Archive for July, 2010

Minnesota’s Suburban Trumpeter Swans

July 25, 2010
Trumpeter Swan Adult with Cygnets by Arnie Frederickson

Trumpeter Swan Adult with Cygnets by Arnie Frederickson

Minnesota is known for its 10,000+ lakes and many more small marshes and bogs with high numbers of nesting Common Loons (greatest number in the Lower 48 States) and Bald Eagles (right behind Alaska and Florida). In more remote parts of Minnesota, most of the wetlands are difficult to access to count waterfowl except by airplane. Later this year, Minnesota will participate in the 2010 Trumpeter Swan population survey.

Last year, it was estimated that about 3,000 Trumpeters live in the state. While Trumpeters occur most often in remote marshes (they prefer quiet marshes over larger lakes with boat traffic), they have also proven to be quite adaptable to humans. Arnie Fredrickson, long-time TTSS member, is a swan volunteer for Three Rivers Park District and has found, along with reports from landowners, a number of nesting territories located right in the middle of suburbia. Plymouth and Maple Grove, Hennepin County, have populations between 60,000 – 70,000 people and host successful nesting pairs of Trumpeter Swans. One of the Maple Grove pairs is raising seven cygnets this year! Two pairs are adjacent to subdivisions and one pair is in a marsh right behind a busy shopping mall. Another pair with six cygnets claimed a territory on a former golf course pond in Anoka County that now has a new housing development surrounding the pond. Another pair with cygnets occupies a small marsh behind a housing development in Medina, Hennepin County. Frequent reports from local residents show how excited the human neighbors are to have swans on territory in their neighborhood. The swans keep their distance, but offer great views of family life for the residents. While we think of Trumpeter Swans as symbols of wilderness, the swans are showing us that some are very adaptable. At least six pairs of swans in the western Minneapolis metro area have broods of six to eight cygnets.

Madeleine Linck works with Hennepin County Parks, and is a long-time staff member of The Trumpeter Swan Society.

Riverlands Migratory Bird Sanctuary

July 17, 2010
Trumpeter Swans Landing by Gail Miller

Trumpeter Swans Landing by Gail Miller

Riverlands Migratory Bird Sanctuary (RMBS) is about 2 miles upstream of the confluence of the Missouri and Mississippi Rivers. The sanctuary, just 40 minutes north of St. Louis, is a U.S. Army Corps of Engineers property located at Lock and Dam #26. Most of the wetland habitat of RMBS is in Missouri (West Alton) though birds use adjacent habitat on the other side of the Mississippi River in Illinois (Alton). There is a warm-water outlet upstream at a power plant that enables the birds to overnight in extreme weather. Most years at least a small pool stays open in Ellis Bay for the birds.

Trumpeter Swans arrive at the end of October in small family groups of three to six. Upon arrival, Trumpeters fly low over the marshes, calling back and forth, before settling. Through mid-December, groups continue to arrive, some to stay the winter, others to rest before moving farther and farther south.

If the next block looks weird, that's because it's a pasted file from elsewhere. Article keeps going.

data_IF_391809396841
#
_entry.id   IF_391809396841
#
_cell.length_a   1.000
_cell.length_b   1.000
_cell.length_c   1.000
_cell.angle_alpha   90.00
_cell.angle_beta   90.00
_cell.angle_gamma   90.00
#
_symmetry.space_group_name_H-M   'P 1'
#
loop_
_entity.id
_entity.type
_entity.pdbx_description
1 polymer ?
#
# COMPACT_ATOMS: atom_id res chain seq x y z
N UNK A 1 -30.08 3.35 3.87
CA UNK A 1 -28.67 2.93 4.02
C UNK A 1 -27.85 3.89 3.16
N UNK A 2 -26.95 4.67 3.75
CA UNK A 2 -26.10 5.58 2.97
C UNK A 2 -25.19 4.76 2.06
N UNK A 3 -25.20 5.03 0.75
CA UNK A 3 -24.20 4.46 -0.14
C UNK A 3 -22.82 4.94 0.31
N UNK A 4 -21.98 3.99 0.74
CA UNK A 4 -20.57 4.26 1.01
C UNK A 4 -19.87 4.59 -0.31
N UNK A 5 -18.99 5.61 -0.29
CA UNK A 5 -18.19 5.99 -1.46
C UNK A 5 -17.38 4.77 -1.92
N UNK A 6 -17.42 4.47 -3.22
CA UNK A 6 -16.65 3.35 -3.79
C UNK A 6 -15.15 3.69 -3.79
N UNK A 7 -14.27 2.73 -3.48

In 1999, the RMBS winter population was about 30 birds. A decade later, in the winter of 2008-2009, the mid-December high count, when winter residents and migrants are present, was 560. This past winter (2009-2010), the RMBS wintering flock was estimated at 440.

Staff and volunteers of RMBS record the band numbers, tally daily counts, and record mortality, which occurs mainly from power line collisions, high lead levels, and illegal shooting. Between 2002 and 2008, an impressive total of 72 collared birds was noted. Most of the birds are from the Wisconsin population with collared birds from Iowa and Ohio recorded as well. Hatch-year birds comprise 20 percent of the total.

RMBS is internationally recognized as part of the Great Rivers Confluence Important Bird Area. There are local bird walks on most weekends, and organized Bald Eagle watches are conducted during the peak numbers in January and February. The large size of the Trumpeters, and their relative tameness, make them a subject of many photographers. An astute observer will find 10 to 20 Tundra Swans among the birds, and the occasional Mute Swan.

Riverland’s bird list is 300+, including several state firsts: Ross’ Gull, Slaty-back Gull, Black Skimmer, Smew. 18 species of gulls are on the area list. During the winter the sonorous bass of the Trumpeters provides a counterpoint to the raucous calls of the gulls. Each day, and every movement, begins with head bobbing and calling. When the area is frozen, the birds will sleep until well after sunrise, but, as the days warm, they are up and about at daybreak. By mid-February, the swans begin to move north and the marshes again go silent.

Article contributed by David Rogles, President, St. Louis Audubon Society
and State Compiler,  North American Migration Count.